S.Sudan rebel chief refuses to sign peace deal

South Sudanese rebel leader Riek Machar (L) and South Sudan's President Salva Kiir sign a cease fire and power sharing agreement in Khartoum, Sudan August 5, 2018. (File photo: Reuters)
Updated 28 August 2018

S.Sudan rebel chief refuses to sign peace deal

  • Machar and President Salva Kiir have held weeks of talks in Khartoum in search of a comprehensive peace deal to end the conflict
  • The rebel leader refused to sign the final peace deal even as Juba inked it

KHARTOUM: South Sudan rebel chief Riek Machar on Tuesday refused to sign a final peace deal with the government, in a setback for a regional drive to end nearly five years of brutal civil war.
Machar and President Salva Kiir have held weeks of talks in Khartoum in search of a comprehensive peace deal to end the conflict, which has killed tens of thousands and displaced millions since 2013 in the world’s youngest country.
The warring parties have already inked several agreements, including a permanent cease-fire and a power-sharing deal that sees Machar returning as first vice president in the government.
But on Tuesday the rebel leader refused to sign the final peace deal even as Juba inked it.
“The main South Sudanese opposition groups, including the SPLM-IO (Machar faction), refused to sign the final document demanding that their reservations be guaranteed in it,” Sudanese Foreign Minister Al-Dierdiry Ahmed, who is mediating the talks, told reporters.
Officials said the rebel groups had differences over the functioning of a proposed transitional government, how many states the country should be divided into and on the writing of a new constitution.
“For the first time, the opposition told us that it will not sign,” Ahmed said, showing the draft text to reporters and diplomats who had gathered for what was expected to be a preliminary signing ceremony in Khartoum.
The rebel groups’ refusal to ink the document is a setback to the latest peace push led by regional East Africa bloc IGAD.
“This is the final document which had been arrived at after consultations between all South Sudanese parties,” Ahmed said.
“South Sudan will not have peace unless these groups sign.”
The rebels said they were surprised that the mediators had drafted the final deal despite several outstanding issues that had to be resolved.
“This is an unfortunate development that will not reflect well on the impartiality of the mediators and will throw doubt into the whole process,” the rebels said in a joint statement.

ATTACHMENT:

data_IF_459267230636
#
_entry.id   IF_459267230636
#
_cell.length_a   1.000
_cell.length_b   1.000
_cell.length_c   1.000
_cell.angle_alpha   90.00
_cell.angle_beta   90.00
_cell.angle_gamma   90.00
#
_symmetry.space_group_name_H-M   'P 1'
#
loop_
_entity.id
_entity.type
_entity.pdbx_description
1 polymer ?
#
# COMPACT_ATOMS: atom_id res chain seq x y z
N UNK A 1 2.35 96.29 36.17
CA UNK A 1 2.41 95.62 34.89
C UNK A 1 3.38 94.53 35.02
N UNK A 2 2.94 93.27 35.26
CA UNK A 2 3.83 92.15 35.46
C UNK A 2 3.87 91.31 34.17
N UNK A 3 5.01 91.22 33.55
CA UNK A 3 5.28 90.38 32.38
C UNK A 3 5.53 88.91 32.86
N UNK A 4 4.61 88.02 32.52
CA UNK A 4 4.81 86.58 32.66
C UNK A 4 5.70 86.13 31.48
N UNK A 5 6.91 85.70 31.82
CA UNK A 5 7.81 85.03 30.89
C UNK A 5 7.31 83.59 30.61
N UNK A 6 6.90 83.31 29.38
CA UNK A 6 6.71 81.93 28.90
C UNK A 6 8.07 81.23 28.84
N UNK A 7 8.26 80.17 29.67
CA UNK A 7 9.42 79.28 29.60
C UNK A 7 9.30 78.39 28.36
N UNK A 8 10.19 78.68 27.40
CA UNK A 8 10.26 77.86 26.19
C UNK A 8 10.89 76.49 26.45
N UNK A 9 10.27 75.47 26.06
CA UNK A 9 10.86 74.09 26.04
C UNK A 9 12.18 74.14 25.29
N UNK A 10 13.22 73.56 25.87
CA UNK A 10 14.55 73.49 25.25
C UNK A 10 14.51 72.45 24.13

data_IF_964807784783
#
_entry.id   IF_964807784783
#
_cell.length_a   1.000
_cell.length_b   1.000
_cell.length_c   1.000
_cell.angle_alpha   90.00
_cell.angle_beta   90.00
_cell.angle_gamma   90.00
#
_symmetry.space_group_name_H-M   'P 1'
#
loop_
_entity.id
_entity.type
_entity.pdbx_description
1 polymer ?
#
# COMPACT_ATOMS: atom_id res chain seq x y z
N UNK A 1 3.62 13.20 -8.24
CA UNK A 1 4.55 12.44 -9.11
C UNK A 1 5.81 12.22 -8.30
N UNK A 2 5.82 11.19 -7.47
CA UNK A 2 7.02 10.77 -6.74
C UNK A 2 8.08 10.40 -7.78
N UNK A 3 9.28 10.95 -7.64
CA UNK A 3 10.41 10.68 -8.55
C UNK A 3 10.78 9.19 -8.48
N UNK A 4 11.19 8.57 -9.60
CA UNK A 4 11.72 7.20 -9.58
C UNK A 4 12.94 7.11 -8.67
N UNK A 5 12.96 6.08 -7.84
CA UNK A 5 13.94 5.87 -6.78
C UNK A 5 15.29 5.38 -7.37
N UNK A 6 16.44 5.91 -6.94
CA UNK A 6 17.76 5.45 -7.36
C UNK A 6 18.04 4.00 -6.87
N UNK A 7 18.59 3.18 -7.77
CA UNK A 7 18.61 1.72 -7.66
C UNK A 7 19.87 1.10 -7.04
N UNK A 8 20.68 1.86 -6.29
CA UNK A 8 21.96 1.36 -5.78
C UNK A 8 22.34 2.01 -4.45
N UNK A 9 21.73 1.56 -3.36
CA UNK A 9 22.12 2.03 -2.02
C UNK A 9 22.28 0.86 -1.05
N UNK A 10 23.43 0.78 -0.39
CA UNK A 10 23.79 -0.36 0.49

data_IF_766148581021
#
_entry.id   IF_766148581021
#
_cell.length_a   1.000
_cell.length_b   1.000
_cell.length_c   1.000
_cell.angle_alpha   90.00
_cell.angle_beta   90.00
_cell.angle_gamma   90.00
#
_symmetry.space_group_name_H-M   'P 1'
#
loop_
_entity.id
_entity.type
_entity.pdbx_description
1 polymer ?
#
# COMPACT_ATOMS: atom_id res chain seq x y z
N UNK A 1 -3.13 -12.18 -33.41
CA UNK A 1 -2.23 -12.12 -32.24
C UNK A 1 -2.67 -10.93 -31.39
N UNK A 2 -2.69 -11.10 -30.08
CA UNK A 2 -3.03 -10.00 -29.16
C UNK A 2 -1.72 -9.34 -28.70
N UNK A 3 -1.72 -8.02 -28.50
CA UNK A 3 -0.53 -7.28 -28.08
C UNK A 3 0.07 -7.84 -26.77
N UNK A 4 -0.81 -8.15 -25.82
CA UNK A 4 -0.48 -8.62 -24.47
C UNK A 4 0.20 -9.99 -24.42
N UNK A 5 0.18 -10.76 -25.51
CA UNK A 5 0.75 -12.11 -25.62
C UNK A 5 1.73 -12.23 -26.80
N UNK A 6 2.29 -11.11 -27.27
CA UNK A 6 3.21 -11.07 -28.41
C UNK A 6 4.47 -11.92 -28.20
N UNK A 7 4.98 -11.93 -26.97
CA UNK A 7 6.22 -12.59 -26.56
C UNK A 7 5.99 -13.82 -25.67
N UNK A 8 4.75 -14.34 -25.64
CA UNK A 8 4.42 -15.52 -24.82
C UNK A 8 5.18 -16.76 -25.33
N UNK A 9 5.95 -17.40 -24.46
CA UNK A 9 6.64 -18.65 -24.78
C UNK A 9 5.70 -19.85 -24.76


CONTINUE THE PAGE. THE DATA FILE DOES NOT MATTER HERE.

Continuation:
“We therefore urge the mediators to allow the parties to resolve these critical matters of contention.”
The rebel groups said they were still ready for negotiations.
The Sudanese minister said the opposition’s refusal to sign spelt the end of the current Khartoum round of talks.
“This was the last round of negotiation,” Ahmed said, adding that the mediators will submit the text to IGAD, although it was unclear when the bloc’s leaders would meet to discuss it.
Earlier this month, Kiir and Machar signed a power-sharing deal that will see the rebel leader return to the government as the first of five vice presidents.
That accord was to pave the way for a final peace deal and the formation of a transitional government that will hold power until elections are held.
But international backers of the peace process had raised doubts about whether the deal would stick given the depth of animosity between South Sudan’s leaders which dates back to the 1990s when Machar first broke ranks at the height of the war for independence from Khartoum.
“Considerable challenges lie ahead, and we are concerned that the arrangements agreed to date are not realistic or sustainable,” the United States, Britain and Norway said in a joint statement on August 10.
“Given their past leadership failures, South Sudanese leaders will need to behave differently and demonstrate commitment to peace and good governance,” they said.
South Sudan finally became independent from Sudan in 2011, but a little over two years later a fresh war erupted pitting Kiir against Machar, his former deputy.
The conflict has seen widespread rape and murder of civilians, often along ethnic lines, and uprooted roughly a third of the population.
A succession of peace deals have been signed between the two leaders only to be broken, most recently in December.
Each time, the two sides have traded blame for the breakdown and the resulting bloodshed.


World’s oldest man dies in Japan at 112

Updated 25 February 2020

World’s oldest man dies in Japan at 112

  • Chitetsu Watanabe, who was born on March 5, 1907 in Niigata, north of Tokyo, died on Sunday at his nursing home
  • The news came less than two weeks after Watanabe was officially recognized by Guinness World Records

TOKYO: A Japanese man recently named the world’s oldest living male has died aged 112, a local official said Tuesday.

Chitetsu Watanabe, who was born on March 5, 1907 in Niigata, north of Tokyo, died on Sunday at his nursing home in the same prefecture, the official said.

The news came less than two weeks after he was officially recognized by Guinness World Records.

Watanabe, who had five children, said the secret to longevity was to “not get angry and keep a smile on your face.”

He admitted a penchant for sweets such as custard pudding and ice cream.

The oldest man in Japan is now Issaku Tomoe, who is 110 years old, according to Jiji Press, although it was not clear if Tomoe holds the title globally.

The oldest living person is also Japanese, Kane Tanaka, a 117-year-old woman.

Japan has one of the world’s highest life expectancies and has been home to several people recognized as among the oldest humans to have ever lived.

They include Jiroemon Kimura, the longest-living man on record, who died soon after his 116th birthday in June 2013.

The oldest verified person — Jeanne Louise Calment of France — died in 1997 at the age of 122, according to Guinness.